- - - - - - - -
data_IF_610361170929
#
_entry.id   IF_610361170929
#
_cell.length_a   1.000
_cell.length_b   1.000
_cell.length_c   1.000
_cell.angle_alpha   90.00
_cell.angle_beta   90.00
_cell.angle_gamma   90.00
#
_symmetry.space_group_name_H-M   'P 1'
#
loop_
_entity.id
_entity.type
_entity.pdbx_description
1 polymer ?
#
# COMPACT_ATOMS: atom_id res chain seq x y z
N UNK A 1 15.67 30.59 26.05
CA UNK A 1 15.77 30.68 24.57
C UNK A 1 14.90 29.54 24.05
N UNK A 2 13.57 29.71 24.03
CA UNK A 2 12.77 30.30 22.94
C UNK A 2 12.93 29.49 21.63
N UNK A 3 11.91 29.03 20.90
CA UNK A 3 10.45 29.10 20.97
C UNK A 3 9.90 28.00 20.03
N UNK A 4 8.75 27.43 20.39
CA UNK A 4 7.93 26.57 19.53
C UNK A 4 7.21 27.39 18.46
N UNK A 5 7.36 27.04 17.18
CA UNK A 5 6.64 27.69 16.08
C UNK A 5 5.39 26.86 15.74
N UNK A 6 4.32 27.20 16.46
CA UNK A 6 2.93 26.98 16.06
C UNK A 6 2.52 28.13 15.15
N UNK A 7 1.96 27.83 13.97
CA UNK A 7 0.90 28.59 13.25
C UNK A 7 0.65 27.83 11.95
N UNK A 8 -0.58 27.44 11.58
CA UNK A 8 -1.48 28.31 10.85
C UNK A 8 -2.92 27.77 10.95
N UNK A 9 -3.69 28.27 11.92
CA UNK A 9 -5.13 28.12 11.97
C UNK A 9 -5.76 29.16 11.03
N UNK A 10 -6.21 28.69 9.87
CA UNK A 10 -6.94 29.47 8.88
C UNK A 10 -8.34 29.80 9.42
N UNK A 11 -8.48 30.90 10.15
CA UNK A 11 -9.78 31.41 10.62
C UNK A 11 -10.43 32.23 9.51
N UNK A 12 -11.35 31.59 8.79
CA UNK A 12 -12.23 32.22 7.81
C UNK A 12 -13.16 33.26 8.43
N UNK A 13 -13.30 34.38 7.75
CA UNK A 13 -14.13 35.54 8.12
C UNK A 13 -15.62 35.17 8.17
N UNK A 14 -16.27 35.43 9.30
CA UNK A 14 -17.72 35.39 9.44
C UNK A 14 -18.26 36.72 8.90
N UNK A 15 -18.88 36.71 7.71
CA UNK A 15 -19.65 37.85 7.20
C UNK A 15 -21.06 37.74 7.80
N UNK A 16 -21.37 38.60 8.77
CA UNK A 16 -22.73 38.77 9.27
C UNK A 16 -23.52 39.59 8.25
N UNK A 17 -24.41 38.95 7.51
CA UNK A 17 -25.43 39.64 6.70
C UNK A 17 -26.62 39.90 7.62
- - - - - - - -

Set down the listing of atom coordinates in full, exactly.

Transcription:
data_IF_610361170929
#
_entry.id   IF_610361170929
#
_cell.length_a   1.000
_cell.length_b   1.000
_cell.length_c   1.000
_cell.angle_alpha   90.00
_cell.angle_beta   90.00
_cell.angle_gamma   90.00
#
_symmetry.space_group_name_H-M   'P 1'
#
loop_
_entity.id
_entity.type
_entity.pdbx_description
1 polymer ?
#
# COMPACT_ATOMS: atom_id res chain seq x y z
N UNK A 1 15.67 30.59 26.05
CA UNK A 1 15.77 30.68 24.57
C UNK A 1 14.90 29.54 24.05
N UNK A 2 13.57 29.71 24.03
CA UNK A 2 12.77 30.30 22.94
C UNK A 2 12.93 29.49 21.63
N UNK A 3 11.91 29.03 20.90
CA UNK A 3 10.45 29.10 20.97
C UNK A 3 9.90 28.00 20.03
N UNK A 4 8.75 27.43 20.39
CA UNK A 4 7.93 26.57 19.53
C UNK A 4 7.21 27.39 18.46
N UNK A 5 7.36 27.04 17.18
CA UNK A 5 6.64 27.69 16.08
C UNK A 5 5.39 26.86 15.74
N UNK A 6 4.32 27.20 16.46
CA UNK A 6 2.93 26.98 16.06
C UNK A 6 2.52 28.13 15.15
N UNK A 7 1.96 27.83 13.97
CA UNK A 7 0.90 28.59 13.25
C UNK A 7 0.65 27.83 11.95
N UNK A 8 -0.58 27.44 11.58
CA UNK A 8 -1.48 28.31 10.85
C UNK A 8 -2.92 27.77 10.95
N UNK A 9 -3.69 28.27 11.92
CA UNK A 9 -5.13 28.12 11.97
C UNK A 9 -5.76 29.16 11.03
N UNK A 10 -6.21 28.69 9.87
CA UNK A 10 -6.94 29.47 8.88
C UNK A 10 -8.34 29.80 9.42
N UNK A 11 -8.48 30.90 10.15
CA UNK A 11 -9.78 31.41 10.62
C UNK A 11 -10.43 32.23 9.51
N UNK A 12 -11.35 31.59 8.79
CA UNK A 12 -12.23 32.22 7.81
C UNK A 12 -13.16 33.26 8.43
N UNK A 13 -13.30 34.38 7.75
CA UNK A 13 -14.13 35.54 8.12
C UNK A 13 -15.62 35.17 8.17
N UNK A 14 -16.27 35.43 9.30
CA UNK A 14 -17.72 35.39 9.44
C UNK A 14 -18.26 36.72 8.90
N UNK A 15 -18.88 36.71 7.71
CA UNK A 15 -19.65 37.85 7.20
C UNK A 15 -21.06 37.74 7.80
N UNK A 16 -21.37 38.60 8.77
CA UNK A 16 -22.73 38.77 9.27
C UNK A 16 -23.52 39.59 8.25
N UNK A 17 -24.41 38.95 7.51
CA UNK A 17 -25.43 39.64 6.70
C UNK A 17 -26.62 39.90 7.62